Hi MR. How do I deal with an energy-sucking friend? I love her. She is someone who I consider to be one of my best friends since high school! But she requires so much attention. She’s so dramatic. Sometimes I feel like we’re dating because she gets mad if I don’t answer my phone, or if I’ve been busy for a few weeks and can’t hang out. When we do hang out, it’s often a one-way dialogue where I sit and listen to her boy problems. She’s a great person and a good friend when push comes to shove. Like I know if I needed her she’d be there. But she is so exhausting. What do I do? (And please don’t say “cut her out of your life!” like everyone else.)
A truth of life is that some very good friends suck. They suck the energy right out of your body, mind and soul no matter their loyalty nor your joint history nor their humor, which can feel like a crap thing to admit. Aren’t good friends meant to energize? Shouldn’t best friends replenish empty emotional wells? Is a friend even a friend if they don’t fill you all the way up?
Yes, yes, and in theory, yes, but another truth of life is that friendship isn’t that black and white.
First thing’s first: If your friend is in any way abusive or routinely puts you in unsafe/uncomfortable situations, then she is a toxic force in your life, and it’s then that I’d tell you to “cut her out.” If it turns out you don’t like your friend at all (because she’s annoying, or because [insert other vague, hard-to-pinpoint descriptors]) then maybe she isn’t actually your friend? Evaluate this part and we can talk later if need be.
But if a true friend’s only friendship flaw is that she drains you, cutting off her supply to the well may not be the answer that revives you — not if this is someone who also brings you joy. If this friendship, albeit a sometimes tiring one, is mutual in respect and love; if there are giant chunks of this person that not only reassure you why it is you like her but also make you feel inherently understood and comforted and happy, hold on tight. I believe that you can keep the exhausting humans in your life so long as they are true friends, but you have to manage your time with them and around them. You have to set boundaries. This is a fun thing my therapist and I are working on right now!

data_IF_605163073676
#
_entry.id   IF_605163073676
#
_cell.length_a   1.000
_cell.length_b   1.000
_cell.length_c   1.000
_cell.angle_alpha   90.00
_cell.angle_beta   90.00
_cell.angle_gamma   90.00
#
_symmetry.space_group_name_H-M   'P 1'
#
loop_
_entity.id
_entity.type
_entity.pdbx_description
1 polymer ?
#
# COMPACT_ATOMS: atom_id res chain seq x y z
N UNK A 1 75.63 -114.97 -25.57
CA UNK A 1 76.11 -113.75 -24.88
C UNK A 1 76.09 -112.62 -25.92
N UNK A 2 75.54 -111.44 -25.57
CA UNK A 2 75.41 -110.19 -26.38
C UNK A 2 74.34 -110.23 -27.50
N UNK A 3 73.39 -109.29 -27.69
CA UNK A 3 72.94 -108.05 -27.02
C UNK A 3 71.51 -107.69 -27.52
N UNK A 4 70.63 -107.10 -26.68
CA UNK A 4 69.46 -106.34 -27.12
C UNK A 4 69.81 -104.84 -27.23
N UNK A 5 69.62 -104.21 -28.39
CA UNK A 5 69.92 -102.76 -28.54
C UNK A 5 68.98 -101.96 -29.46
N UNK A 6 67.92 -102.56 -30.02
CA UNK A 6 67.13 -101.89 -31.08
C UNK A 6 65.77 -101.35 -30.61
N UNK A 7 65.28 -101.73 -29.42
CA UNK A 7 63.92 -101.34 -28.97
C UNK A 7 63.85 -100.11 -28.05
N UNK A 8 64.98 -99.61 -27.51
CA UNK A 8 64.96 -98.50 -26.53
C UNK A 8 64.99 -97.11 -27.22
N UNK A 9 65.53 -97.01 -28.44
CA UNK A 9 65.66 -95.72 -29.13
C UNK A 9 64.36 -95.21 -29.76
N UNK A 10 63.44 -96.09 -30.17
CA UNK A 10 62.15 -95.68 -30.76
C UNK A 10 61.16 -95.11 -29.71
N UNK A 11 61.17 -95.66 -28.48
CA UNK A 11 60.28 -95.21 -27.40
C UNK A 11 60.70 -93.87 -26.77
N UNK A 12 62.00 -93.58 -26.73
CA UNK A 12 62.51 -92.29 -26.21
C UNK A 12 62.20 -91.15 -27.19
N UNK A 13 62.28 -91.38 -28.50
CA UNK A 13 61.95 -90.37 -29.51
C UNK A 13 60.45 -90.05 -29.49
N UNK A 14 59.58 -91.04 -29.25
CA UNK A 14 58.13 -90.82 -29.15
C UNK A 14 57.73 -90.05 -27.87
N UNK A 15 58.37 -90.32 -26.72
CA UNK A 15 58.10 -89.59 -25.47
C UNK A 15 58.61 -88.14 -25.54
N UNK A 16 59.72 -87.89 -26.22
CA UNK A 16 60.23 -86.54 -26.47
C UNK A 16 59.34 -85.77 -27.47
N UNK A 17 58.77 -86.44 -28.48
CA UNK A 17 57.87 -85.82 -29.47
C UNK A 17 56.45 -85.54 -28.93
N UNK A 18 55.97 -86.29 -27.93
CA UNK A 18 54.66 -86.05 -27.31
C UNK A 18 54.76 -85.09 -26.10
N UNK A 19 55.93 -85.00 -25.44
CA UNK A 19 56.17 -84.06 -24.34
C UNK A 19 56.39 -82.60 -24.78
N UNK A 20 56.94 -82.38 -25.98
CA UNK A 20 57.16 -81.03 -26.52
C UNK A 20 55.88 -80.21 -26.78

Setting boundaries means getting really clear about what you need. What do you need to make this friendship feel like an equal partnership rather than a one-woman climb up a steep hill with a whiny human backpack asking for dating advice she’s going to ignore anyway? More alone time? More independence? To be less “on the clock” for your friend’s every whim? Then try to understand what it is about her that exhausts you. Is it the endless phone calls about her problems? Is it her incessant complaining? Her habitual gossiping? Does she get upset with you for not giving her enough attention? Identify these things, decide where your comfort zones are versus what sets you off, and then, before she begins another round of emotional straw-sucking, lay out what you can and cannot handle. It doesn’t have to be so heavy; she doesn’t have to know the rude inner workings of your brain. Here’s what she can know:
– That you love her.
– That you care about her.
– The things you love talking to her about.
– That you’d love to talk about literally any other topic with her besides X — not because you don’t love or care about her, but because friendship is about respecting wants and needs, and these are yours, and you’re trying to find mutual ground.
If it’s not the topic that drains you but the amount of time she requires, give her the friendship equivalent of office hours and stick to them. Let her know that you’re a better friend when you’re otherwise rested, clear-headed and decompressed and then, this is the hardest part, do not give in. Don’t answer the phone if you don’t want to. Texts are not ticking bombs waiting to be detonated — they can go unanswered. Don’t engage when she’s in “a mood” and you’re feeling passive aggressive.
The kind of friend you’re meant to keep will understand, even if it’s an “eventually” situation. Be patient. Sometimes friendships need a software update. You can charge your battery while you’re waiting.
Ask us questions by emailing firstname.lastname@example.org with the subject line “ASK MR A QUESTION,” or leave yours in the comments.